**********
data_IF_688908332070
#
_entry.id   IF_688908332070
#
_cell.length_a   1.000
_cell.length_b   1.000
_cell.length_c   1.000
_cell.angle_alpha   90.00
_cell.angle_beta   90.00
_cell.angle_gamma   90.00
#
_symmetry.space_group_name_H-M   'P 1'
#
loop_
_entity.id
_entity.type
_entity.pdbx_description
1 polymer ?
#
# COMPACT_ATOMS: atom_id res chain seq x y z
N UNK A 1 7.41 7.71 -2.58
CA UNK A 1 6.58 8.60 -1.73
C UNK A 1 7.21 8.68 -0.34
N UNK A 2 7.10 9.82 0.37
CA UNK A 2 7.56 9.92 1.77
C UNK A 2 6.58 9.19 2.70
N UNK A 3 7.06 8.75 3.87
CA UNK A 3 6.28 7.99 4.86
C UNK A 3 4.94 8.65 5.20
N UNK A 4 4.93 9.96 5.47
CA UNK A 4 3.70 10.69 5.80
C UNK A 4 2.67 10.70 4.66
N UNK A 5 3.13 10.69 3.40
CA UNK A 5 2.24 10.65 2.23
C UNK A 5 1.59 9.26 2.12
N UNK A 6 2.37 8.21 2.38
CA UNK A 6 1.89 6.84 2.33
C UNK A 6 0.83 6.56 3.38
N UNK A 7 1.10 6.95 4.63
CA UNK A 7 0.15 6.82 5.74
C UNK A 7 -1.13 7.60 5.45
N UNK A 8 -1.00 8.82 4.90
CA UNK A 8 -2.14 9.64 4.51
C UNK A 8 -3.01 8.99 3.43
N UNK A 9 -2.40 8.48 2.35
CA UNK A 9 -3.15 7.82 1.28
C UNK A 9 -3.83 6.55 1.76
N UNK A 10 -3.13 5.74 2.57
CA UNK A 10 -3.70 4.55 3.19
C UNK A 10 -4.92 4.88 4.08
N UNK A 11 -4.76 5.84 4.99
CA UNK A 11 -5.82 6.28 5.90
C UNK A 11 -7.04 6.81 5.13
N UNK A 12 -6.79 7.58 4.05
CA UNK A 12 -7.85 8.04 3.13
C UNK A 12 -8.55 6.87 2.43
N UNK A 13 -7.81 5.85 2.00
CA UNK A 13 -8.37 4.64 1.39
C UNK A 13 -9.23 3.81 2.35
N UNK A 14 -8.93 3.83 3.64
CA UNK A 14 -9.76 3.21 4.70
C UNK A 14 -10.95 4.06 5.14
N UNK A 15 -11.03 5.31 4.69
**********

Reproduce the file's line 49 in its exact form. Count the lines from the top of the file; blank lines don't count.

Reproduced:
CA UNK A 10 -3.70 4.55 3.19